God speaks and work is done. The prophetic word not only interprets history, it also creates and shapes it.
It is not the words themselves, for we each could repeat them and no work would be done. The word is powerful because God is the source. It is His word and releases its power when He speaks it, or in our case, when He writes it.
I decided to begin our study with this issue in a passage that deals with God drawing to Himself the elect.
General calling to the world.
JOH 12:31 "Now judgment is upon this world; now the ruler of this world shall be cast out.
JOH 12:32 And I, if I be lifted up from the earth, will draw all men to Myself."
In JOH 12:32, Jesus uses the word helkuo which means to draw like a sword from its sheath, or to drag. He draws all men to Himself.
The Greek adjective pas means all. He clearly says that He will draw all men to Himself.
This is not unfamiliar in the age of the church, nor in ages before its beginning. John begins his gospel by introducing the logos. Yet, the logos was not unfamiliar to the Greek world, of which the entire area where the church took root had long been Hellenized in their culture. Right in Ephesus, where John likely wrote his gospel in the last decade of the first century, Heraclitus, a Greek philosopher (540 - 480 B.C.), developed a theory of the world being held together by an unchanging force that he called logos. This concept was not given up in the development of Greek philosophy. The Stoics used the term in a similar way. Plato used logos to denote the divine power responsible for creating the world. Many other philosophers used logos in the same way.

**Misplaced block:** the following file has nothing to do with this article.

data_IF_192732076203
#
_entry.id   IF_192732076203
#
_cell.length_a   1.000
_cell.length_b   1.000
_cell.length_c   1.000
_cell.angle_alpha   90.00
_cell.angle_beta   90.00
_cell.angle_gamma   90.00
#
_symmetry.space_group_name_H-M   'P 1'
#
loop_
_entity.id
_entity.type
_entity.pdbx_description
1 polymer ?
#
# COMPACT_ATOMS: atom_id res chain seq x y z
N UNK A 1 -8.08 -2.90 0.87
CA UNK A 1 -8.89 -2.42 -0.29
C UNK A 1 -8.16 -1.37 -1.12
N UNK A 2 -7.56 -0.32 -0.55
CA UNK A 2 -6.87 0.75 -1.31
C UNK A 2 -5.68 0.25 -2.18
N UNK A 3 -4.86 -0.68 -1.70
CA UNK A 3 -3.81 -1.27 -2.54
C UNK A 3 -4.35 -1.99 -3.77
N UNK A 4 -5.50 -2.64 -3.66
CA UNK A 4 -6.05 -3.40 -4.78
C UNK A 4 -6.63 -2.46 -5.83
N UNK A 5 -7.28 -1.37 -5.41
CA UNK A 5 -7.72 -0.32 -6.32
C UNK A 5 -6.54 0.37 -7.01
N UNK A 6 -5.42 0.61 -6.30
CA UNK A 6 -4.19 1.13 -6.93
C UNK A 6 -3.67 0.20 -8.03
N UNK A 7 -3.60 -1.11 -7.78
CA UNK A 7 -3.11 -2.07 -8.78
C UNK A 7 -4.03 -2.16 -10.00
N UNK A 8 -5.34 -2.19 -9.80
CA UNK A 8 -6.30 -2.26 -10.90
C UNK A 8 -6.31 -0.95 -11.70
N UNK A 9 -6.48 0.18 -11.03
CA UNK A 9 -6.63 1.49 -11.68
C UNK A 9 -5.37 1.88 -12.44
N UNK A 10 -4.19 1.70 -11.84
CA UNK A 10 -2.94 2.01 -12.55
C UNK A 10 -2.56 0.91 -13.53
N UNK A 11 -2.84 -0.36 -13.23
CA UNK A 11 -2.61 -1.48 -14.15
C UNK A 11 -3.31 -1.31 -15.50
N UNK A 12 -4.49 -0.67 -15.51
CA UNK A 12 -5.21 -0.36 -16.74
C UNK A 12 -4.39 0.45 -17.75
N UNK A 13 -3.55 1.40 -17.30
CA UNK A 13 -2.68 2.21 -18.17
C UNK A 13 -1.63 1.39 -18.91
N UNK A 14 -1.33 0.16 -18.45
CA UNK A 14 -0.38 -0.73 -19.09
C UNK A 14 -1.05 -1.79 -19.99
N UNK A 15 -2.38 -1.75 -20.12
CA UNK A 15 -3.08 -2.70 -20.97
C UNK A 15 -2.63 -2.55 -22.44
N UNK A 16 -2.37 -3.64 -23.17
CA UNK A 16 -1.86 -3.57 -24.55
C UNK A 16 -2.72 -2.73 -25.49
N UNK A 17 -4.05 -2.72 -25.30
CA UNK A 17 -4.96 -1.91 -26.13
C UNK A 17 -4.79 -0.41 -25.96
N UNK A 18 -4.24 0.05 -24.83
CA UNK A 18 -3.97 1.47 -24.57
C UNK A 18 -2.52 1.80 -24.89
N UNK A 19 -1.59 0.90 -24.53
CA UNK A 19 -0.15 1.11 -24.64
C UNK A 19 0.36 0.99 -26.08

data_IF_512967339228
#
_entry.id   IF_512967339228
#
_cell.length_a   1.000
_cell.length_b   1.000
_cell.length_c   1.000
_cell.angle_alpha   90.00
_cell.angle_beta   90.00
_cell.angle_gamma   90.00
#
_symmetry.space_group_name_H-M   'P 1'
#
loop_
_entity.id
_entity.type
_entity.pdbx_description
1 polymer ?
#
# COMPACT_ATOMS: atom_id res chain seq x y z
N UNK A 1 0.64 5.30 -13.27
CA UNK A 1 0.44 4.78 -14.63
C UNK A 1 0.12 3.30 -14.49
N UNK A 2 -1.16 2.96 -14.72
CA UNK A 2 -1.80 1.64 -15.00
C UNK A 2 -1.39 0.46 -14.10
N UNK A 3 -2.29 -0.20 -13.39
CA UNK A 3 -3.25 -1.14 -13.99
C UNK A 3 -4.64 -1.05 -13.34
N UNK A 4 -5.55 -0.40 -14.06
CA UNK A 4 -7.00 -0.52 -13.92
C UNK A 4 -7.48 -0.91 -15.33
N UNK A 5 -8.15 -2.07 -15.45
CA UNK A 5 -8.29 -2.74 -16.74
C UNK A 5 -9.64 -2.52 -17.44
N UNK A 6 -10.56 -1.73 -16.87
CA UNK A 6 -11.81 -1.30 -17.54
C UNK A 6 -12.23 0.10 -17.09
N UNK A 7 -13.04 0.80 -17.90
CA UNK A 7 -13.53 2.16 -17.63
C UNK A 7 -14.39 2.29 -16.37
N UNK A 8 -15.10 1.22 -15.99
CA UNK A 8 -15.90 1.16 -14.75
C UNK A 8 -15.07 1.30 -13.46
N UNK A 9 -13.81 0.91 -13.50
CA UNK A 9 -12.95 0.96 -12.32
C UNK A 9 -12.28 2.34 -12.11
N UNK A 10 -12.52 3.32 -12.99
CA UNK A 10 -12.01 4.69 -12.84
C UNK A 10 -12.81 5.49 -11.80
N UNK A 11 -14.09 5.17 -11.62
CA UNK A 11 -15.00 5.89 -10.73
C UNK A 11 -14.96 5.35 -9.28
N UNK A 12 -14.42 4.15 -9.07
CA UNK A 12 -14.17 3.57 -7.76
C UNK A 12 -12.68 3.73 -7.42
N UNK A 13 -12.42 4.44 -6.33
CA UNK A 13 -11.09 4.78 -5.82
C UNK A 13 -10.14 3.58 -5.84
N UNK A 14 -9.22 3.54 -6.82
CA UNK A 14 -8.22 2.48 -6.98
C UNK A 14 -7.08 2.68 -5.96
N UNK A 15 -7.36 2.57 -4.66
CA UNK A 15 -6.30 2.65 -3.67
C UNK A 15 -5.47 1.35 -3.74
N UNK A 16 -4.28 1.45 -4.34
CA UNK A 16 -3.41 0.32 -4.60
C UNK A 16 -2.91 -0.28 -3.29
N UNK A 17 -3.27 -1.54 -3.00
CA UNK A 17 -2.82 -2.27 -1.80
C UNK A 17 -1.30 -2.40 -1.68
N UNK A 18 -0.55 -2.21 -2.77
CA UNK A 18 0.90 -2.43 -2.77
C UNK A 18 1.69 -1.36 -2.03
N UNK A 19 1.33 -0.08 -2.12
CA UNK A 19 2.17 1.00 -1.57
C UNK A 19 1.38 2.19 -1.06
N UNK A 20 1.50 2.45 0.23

Blind teachers would have us believe that the biblical concept of logos is therefore built upon the foundation of the Greek philosophers. Origen and Augustine made this error. But this is an oversimplified error. The logos of the Bible is a person, a living Word who became flesh, who made the world and all in it, and who is the life that is the light of the world.
So why note the Greek understanding of logos? God has been drawing men from the beginning. Why did smart men deduce there was a logos in this world? Because God has revealed Himself to the world, and although that revelation is often distorted by man’s pride and his pagan tendencies, it is the still small voice of God that is calling to the world.
The same can be seen when Paul preached in Athens. He saw that they had an altar to an Unknown God. He told them that the Unknown God was none other than Christ. Why did the Greeks deduce that there had to be a God that they did not know? God has been revealing Himself to all men in all ages and in all nations. If God is just going to force people to come to Him, whether they like it of not, then there’s no reason to do this.
ROM 1:18 For the wrath of God is revealed from heaven against all ungodliness and unrighteousness of men, who suppress the truth in unrighteousness,